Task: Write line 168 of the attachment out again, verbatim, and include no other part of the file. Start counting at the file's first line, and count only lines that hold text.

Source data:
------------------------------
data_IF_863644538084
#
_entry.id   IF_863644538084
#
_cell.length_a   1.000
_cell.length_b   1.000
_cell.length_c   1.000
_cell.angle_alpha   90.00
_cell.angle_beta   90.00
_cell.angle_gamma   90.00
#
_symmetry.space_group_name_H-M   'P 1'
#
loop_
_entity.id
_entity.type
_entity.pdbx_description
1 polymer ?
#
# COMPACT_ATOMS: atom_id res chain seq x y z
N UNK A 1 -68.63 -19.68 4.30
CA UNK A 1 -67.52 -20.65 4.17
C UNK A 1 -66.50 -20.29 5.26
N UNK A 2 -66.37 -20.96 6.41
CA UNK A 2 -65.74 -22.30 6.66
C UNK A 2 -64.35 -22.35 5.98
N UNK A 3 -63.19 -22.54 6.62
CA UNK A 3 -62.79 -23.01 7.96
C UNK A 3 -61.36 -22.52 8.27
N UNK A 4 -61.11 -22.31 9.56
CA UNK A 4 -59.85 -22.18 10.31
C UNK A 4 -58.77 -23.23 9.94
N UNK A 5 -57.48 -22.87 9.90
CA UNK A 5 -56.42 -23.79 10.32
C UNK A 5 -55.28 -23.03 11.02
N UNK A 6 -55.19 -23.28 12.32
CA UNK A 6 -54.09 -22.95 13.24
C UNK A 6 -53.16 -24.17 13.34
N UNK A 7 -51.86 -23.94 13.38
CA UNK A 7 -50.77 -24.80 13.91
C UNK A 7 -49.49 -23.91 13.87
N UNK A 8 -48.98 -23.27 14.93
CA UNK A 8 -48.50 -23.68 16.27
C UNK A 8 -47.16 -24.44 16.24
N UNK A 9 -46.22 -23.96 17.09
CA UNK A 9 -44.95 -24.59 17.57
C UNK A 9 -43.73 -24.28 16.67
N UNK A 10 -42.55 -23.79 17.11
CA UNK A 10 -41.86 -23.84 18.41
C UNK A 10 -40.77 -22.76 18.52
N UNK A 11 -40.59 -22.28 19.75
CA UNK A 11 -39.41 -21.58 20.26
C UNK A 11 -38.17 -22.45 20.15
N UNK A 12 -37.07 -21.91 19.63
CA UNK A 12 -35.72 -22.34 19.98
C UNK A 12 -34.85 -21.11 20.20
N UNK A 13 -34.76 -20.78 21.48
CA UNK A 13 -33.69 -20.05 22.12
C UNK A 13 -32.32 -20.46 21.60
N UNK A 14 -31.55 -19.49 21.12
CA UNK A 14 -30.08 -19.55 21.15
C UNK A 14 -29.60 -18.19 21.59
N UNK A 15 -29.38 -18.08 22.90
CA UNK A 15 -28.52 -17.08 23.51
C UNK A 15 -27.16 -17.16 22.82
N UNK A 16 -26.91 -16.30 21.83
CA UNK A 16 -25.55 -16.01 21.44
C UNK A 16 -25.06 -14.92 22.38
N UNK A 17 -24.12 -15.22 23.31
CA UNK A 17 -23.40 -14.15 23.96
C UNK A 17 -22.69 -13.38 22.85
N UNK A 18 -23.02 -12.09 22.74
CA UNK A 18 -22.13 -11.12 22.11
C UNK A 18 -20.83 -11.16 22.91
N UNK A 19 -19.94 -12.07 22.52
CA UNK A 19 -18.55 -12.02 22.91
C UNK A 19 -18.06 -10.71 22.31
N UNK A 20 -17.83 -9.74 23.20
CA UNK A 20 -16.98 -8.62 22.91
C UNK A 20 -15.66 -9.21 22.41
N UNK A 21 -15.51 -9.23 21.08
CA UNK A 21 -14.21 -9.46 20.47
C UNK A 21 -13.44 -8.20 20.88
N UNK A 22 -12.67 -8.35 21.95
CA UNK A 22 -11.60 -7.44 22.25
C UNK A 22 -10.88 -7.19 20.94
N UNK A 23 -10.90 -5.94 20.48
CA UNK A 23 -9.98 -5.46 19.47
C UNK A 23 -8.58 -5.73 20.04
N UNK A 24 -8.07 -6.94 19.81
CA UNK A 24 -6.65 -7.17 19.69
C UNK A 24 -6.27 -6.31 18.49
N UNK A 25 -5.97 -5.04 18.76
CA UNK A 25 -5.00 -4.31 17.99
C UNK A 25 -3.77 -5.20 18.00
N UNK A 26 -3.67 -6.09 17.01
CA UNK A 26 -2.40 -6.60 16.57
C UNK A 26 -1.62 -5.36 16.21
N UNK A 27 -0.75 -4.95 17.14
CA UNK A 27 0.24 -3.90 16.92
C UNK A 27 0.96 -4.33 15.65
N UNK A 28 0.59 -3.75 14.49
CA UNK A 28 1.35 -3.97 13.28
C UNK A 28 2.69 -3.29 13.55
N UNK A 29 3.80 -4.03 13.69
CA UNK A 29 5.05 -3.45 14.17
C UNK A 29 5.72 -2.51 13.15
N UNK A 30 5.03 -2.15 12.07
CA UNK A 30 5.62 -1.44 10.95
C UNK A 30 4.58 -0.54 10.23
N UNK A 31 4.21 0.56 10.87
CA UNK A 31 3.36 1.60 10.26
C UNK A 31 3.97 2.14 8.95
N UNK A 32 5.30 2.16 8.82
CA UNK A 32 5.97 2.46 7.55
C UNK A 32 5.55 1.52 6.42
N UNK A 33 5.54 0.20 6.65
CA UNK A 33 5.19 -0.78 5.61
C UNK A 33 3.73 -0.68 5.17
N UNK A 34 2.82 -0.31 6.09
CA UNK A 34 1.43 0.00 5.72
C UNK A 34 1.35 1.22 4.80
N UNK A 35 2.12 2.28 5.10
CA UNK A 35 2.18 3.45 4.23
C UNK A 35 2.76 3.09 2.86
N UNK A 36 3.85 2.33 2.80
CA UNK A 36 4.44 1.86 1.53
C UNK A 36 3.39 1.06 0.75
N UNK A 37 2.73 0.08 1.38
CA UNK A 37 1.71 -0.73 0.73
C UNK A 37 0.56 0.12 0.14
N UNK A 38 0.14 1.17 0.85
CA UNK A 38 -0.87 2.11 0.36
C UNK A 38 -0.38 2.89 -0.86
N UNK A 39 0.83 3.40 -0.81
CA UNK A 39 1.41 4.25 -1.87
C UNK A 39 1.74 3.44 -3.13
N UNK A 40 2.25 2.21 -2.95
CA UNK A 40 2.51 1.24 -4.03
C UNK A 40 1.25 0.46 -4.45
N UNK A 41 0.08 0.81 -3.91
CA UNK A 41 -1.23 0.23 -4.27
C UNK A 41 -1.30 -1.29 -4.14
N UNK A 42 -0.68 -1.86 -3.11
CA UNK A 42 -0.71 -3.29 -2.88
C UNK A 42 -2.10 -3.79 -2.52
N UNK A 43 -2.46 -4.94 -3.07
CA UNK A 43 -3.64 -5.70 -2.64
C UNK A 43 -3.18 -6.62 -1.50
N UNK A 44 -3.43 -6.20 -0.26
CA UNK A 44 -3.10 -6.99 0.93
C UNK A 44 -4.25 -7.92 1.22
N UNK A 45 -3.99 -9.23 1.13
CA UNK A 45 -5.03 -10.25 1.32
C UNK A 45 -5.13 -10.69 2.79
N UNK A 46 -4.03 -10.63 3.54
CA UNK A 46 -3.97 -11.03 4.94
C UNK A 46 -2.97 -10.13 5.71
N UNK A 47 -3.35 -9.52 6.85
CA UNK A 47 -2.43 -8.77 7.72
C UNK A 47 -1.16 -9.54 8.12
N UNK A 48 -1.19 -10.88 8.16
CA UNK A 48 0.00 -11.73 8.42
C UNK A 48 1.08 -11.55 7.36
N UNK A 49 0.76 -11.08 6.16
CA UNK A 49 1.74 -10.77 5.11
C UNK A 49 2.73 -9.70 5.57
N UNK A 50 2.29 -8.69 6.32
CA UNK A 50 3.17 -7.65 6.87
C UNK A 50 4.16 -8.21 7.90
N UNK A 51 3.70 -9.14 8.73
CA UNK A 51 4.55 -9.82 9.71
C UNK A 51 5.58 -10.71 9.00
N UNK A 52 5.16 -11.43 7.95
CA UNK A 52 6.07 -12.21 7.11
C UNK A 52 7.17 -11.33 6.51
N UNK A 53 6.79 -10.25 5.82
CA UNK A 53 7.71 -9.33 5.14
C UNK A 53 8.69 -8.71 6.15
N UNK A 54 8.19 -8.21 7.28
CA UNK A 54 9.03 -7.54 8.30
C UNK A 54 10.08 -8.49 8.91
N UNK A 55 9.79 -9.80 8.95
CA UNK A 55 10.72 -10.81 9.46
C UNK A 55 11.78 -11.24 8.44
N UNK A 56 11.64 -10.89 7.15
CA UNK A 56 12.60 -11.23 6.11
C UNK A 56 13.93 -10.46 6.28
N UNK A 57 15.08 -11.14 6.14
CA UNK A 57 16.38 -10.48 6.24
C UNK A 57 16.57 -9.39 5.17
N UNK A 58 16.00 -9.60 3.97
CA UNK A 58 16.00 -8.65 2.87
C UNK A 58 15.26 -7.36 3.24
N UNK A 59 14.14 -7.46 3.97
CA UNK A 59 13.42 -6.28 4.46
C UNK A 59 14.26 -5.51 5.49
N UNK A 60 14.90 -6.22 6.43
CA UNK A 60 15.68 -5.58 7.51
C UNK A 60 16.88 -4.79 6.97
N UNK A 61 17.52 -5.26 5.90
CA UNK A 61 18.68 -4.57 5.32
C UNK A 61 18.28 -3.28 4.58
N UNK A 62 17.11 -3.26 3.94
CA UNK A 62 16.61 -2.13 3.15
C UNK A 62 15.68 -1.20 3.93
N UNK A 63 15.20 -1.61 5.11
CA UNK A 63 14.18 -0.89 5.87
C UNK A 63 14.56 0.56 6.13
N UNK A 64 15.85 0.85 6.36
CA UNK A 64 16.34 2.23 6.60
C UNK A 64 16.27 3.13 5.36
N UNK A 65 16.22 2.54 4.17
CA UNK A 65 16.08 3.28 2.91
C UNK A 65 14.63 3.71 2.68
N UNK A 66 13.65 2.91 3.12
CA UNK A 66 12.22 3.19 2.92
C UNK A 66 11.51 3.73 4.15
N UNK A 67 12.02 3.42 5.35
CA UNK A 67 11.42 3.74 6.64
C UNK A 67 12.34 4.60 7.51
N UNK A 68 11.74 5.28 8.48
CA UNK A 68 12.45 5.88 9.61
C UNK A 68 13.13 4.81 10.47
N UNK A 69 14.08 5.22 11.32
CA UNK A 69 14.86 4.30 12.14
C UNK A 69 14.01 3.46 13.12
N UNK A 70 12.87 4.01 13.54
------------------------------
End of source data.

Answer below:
N UNK A 50 2.29 -8.69 6.32